I could do another TR ride Wednesday morning but that would be 4 days on the bounce so never thought that would be a good option?

Does that info change anything?

Fred Whitton 2020 is a long way away.
I’d suggest setting some small goals for this year.

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While there are many much more experienced than me, I can’t possibly see how carrying a relatively heavy training load, with 1 off day, virtually not eating anything 2 days a week, trying to get faster, and lose weight all at the same time can possibly be effective.

If it were ME, I would either chose between dropping any weight first and then trying to get faster, or train to get faster while eating more healthy and watching calories, and accept that 1/2-1lb a week is about the most you will realistically lose while training without making yourself miserable, assuming you get through the trainiing at all.


Well for me, you’ve got time on your side and you’re motivated - that’s fundamental. Without those you’re on shaky ground.

So I would think about two things, separately;

  1. Healthier eating
    Either take time out of training and diet hard, or (as I’m doing) eat more and eat healthier to fuel your training and give nutrition to the body. It’s much slower but (hopefully) more effective and long lasting.

  2. Consistent training
    What motivates you to train? If those outdoor rides are fun and you look forward to them hell or high water, keep them in. Use TR to boost fitness as you have with a low vol plan.

If not, and you’re motivated by performance, maybe take a mid volume plan and add in sporadic outdoor rides as you please.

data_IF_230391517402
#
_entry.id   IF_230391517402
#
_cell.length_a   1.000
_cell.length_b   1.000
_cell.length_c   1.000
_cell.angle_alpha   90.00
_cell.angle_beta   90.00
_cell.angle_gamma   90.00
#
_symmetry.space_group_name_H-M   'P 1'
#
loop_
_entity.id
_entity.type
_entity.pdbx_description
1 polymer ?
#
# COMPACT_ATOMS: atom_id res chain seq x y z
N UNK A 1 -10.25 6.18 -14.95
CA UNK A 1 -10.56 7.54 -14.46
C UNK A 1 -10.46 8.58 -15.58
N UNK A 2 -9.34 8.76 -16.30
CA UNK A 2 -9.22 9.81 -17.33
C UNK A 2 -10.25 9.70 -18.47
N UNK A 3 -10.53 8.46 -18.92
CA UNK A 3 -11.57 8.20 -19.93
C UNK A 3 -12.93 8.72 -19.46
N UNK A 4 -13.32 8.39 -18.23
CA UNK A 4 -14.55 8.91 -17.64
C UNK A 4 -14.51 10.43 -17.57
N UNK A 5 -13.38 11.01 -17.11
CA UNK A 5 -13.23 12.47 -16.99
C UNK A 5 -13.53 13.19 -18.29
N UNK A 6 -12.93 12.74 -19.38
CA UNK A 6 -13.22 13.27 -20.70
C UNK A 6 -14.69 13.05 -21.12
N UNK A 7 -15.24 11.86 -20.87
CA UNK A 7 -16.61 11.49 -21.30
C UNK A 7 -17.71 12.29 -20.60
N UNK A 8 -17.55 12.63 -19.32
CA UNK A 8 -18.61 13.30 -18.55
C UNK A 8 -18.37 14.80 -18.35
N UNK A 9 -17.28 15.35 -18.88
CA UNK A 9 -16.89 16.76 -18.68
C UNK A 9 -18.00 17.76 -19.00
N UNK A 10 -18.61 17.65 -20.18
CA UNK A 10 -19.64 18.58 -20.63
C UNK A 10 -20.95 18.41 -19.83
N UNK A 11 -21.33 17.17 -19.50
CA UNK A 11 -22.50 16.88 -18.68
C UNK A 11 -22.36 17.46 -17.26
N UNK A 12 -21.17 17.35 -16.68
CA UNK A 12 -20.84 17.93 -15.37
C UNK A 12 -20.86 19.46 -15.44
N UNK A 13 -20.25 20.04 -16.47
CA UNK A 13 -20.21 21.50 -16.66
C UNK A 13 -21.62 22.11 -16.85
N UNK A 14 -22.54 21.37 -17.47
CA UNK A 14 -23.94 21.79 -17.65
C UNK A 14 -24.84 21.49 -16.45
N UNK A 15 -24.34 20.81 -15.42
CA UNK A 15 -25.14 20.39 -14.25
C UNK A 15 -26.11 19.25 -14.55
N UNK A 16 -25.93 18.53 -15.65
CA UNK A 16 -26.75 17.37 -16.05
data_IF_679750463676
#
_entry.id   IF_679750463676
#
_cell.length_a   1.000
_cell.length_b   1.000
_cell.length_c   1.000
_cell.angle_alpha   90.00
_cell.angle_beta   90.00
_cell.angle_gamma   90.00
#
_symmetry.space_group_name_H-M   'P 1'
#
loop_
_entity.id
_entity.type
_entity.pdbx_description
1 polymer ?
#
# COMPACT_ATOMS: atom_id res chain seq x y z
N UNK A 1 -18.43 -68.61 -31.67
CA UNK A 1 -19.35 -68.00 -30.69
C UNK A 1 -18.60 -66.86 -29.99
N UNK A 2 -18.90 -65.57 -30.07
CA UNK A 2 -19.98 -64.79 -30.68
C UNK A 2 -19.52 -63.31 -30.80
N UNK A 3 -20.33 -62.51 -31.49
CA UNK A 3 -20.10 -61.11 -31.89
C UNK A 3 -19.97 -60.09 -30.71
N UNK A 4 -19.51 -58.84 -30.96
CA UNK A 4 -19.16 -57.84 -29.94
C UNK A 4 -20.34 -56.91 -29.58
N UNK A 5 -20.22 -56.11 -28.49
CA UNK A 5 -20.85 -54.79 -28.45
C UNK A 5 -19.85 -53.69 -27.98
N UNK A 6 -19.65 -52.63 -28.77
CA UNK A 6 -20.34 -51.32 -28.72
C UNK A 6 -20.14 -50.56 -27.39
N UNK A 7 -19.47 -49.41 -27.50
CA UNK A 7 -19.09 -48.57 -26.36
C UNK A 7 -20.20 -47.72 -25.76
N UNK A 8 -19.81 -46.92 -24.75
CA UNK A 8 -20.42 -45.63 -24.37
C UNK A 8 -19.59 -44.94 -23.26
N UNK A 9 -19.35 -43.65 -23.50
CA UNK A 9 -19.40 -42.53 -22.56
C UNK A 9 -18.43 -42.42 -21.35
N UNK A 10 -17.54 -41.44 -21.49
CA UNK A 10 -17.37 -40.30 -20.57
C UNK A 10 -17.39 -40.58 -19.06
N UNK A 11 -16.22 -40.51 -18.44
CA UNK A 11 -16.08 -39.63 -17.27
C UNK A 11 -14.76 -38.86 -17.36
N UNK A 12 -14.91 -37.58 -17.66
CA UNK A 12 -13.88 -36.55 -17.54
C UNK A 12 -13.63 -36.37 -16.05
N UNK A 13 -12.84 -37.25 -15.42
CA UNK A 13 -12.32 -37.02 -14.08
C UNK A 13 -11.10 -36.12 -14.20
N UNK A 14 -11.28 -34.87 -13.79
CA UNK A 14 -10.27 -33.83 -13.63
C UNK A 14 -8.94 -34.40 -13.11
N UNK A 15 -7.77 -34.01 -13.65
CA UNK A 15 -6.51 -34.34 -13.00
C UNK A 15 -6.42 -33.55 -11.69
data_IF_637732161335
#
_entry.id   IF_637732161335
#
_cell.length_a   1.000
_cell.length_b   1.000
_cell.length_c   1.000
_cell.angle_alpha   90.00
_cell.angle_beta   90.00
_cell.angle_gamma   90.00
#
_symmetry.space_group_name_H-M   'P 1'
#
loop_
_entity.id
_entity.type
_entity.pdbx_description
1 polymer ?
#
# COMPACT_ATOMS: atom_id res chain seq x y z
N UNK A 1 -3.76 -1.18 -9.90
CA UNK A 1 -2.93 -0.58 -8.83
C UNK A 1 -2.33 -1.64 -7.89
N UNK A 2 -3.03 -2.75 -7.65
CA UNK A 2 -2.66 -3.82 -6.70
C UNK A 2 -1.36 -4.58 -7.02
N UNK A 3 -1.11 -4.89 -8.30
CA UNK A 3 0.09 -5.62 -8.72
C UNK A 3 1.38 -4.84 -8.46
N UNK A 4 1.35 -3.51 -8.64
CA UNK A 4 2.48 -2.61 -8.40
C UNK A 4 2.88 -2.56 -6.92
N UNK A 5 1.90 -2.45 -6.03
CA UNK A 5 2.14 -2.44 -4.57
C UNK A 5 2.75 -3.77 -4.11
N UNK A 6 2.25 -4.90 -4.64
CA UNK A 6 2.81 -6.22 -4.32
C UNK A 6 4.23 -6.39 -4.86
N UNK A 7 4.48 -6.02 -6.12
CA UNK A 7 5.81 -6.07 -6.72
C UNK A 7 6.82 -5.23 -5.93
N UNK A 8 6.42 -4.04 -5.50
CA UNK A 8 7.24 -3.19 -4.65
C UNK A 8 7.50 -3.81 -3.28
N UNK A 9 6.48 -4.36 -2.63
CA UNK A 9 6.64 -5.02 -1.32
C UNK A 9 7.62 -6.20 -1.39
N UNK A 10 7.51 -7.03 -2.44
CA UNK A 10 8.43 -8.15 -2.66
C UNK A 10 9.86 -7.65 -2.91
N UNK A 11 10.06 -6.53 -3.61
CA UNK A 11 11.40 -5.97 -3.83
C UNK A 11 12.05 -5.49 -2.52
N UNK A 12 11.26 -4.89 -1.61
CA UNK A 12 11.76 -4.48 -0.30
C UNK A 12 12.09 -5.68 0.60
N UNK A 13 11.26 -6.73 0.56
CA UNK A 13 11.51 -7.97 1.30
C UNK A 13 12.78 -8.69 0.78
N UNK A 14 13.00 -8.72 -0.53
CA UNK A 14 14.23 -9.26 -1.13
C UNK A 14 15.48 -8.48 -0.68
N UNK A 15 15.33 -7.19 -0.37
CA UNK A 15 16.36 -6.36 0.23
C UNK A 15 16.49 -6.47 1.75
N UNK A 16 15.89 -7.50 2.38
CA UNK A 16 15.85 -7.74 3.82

Training six days a week for the next 18 months (?) is going to take some effort and willpower. Think of ways that will make training happen.

I’m no pro, these are just my thoughts - I think you can do it, good luck!


Healthier eating
Either take time out of training and diet hard, or (as I’m doing) eat more and eat healthier to fuel your training and give nutrition to the body. It’s much slower but (hopefully) more effective and long lasting.

Very much this. Focus on completing your training and eating high quality food, don’t try to also run a calorie deficit. The weight will be what it is, but given the body fat % I’d guess that if you stick to your training and eat well, it’ll come down just fine. Either way though, if you try to train while also not eating enough you’re in for a real slog. Train, eat good food, and eat enough, and your body will adjust on its own.


As @earena said and others alluded to when you look at it, calorie restricting and doing the training to raise FTP don’t really go together.
Great to get other views on things. Going to reduce my intake of crap and see what happens with the weight.
Thanks all

Happily with the Fred there is a lot you can do to improve your time without actually improving your physical performance / power to weight.
Obviously the climbs are hard and the better your power to weight is the quicker you will go up them. They are not though simple climbs with even gradients - they are very steep at points, winding and with very variable gradients, and on less than ideal surfaces. You can improve how you perform on them by practising (a lot) on similar climbs. Lots of hill repeats will really pay dividends - work on the trainer never really acts as a perfect substitute.
Also, lots of people lose a lot of time on the descents. They are not exactly pleasant, so if you can go out and practice them (as in the specific descents) you will massively improve your time.
The major thing you can’t control is the weather. If you have a good day then you will fly. Bad weather though could very easily add an hour onto your time, especially as the descents become treacherous.